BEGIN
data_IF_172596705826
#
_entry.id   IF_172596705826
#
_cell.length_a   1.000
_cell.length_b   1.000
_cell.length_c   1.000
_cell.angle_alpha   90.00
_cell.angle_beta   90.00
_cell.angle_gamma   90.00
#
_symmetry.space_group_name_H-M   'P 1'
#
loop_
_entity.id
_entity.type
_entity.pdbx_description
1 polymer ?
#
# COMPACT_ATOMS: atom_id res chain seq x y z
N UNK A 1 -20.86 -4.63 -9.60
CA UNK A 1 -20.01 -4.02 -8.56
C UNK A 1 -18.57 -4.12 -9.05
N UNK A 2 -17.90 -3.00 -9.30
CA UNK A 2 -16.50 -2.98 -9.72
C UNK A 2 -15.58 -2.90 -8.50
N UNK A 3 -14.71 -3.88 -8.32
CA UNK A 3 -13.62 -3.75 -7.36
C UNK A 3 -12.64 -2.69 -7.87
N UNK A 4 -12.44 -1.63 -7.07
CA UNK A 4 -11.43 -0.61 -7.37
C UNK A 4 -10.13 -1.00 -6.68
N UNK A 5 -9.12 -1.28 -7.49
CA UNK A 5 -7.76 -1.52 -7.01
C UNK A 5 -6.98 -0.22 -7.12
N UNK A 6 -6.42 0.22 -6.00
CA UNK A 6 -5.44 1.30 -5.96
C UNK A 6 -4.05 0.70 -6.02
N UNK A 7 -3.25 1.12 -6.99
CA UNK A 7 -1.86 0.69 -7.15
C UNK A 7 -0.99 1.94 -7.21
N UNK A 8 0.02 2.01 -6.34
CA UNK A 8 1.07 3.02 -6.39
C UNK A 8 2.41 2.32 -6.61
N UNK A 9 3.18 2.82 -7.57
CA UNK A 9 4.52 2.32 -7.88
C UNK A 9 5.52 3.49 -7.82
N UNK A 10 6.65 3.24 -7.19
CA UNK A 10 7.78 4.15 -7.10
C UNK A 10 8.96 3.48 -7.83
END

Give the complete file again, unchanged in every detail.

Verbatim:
data_IF_172596705826
#
_entry.id   IF_172596705826
#
_cell.length_a   1.000
_cell.length_b   1.000
_cell.length_c   1.000
_cell.angle_alpha   90.00
_cell.angle_beta   90.00
_cell.angle_gamma   90.00
#
_symmetry.space_group_name_H-M   'P 1'
#
loop_
_entity.id
_entity.type
_entity.pdbx_description
1 polymer ?
#
# COMPACT_ATOMS: atom_id res chain seq x y z
N UNK A 1 -20.86 -4.63 -9.60
CA UNK A 1 -20.01 -4.02 -8.56
C UNK A 1 -18.57 -4.12 -9.05
N UNK A 2 -17.90 -3.00 -9.30
CA UNK A 2 -16.50 -2.98 -9.72
C UNK A 2 -15.58 -2.90 -8.50
N UNK A 3 -14.71 -3.88 -8.32
CA UNK A 3 -13.62 -3.75 -7.36
C UNK A 3 -12.64 -2.69 -7.87
N UNK A 4 -12.44 -1.63 -7.07
CA UNK A 4 -11.43 -0.61 -7.37
C UNK A 4 -10.13 -1.00 -6.68
N UNK A 5 -9.12 -1.28 -7.49
CA UNK A 5 -7.76 -1.52 -7.01
C UNK A 5 -6.98 -0.22 -7.12
N UNK A 6 -6.42 0.22 -6.00
CA UNK A 6 -5.44 1.30 -5.96
C UNK A 6 -4.05 0.70 -6.02
N UNK A 7 -3.25 1.12 -6.99
CA UNK A 7 -1.86 0.69 -7.15
C UNK A 7 -0.99 1.94 -7.21
N UNK A 8 0.02 2.01 -6.34
CA UNK A 8 1.07 3.02 -6.39
C UNK A 8 2.41 2.32 -6.61
N UNK A 9 3.18 2.82 -7.57
CA UNK A 9 4.52 2.32 -7.88
C UNK A 9 5.52 3.49 -7.82
N UNK A 10 6.65 3.24 -7.19
CA UNK A 10 7.78 4.15 -7.10
C UNK A 10 8.96 3.48 -7.83